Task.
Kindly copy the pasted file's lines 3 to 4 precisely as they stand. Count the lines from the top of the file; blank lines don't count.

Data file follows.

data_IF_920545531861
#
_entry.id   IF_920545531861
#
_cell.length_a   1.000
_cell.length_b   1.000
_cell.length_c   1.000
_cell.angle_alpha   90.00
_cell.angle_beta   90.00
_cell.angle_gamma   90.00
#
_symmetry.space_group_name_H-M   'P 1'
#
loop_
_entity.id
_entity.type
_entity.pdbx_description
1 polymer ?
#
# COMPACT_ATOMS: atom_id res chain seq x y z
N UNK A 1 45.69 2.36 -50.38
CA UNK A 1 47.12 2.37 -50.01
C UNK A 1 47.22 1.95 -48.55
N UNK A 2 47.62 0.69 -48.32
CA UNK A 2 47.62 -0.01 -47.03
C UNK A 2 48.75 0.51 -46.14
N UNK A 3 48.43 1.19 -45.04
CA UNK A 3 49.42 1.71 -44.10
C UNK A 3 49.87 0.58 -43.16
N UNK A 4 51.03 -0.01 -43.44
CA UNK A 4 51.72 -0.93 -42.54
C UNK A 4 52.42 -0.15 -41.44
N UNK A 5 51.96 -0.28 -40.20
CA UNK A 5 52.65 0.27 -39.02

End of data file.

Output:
_entry.id   IF_920545531861
#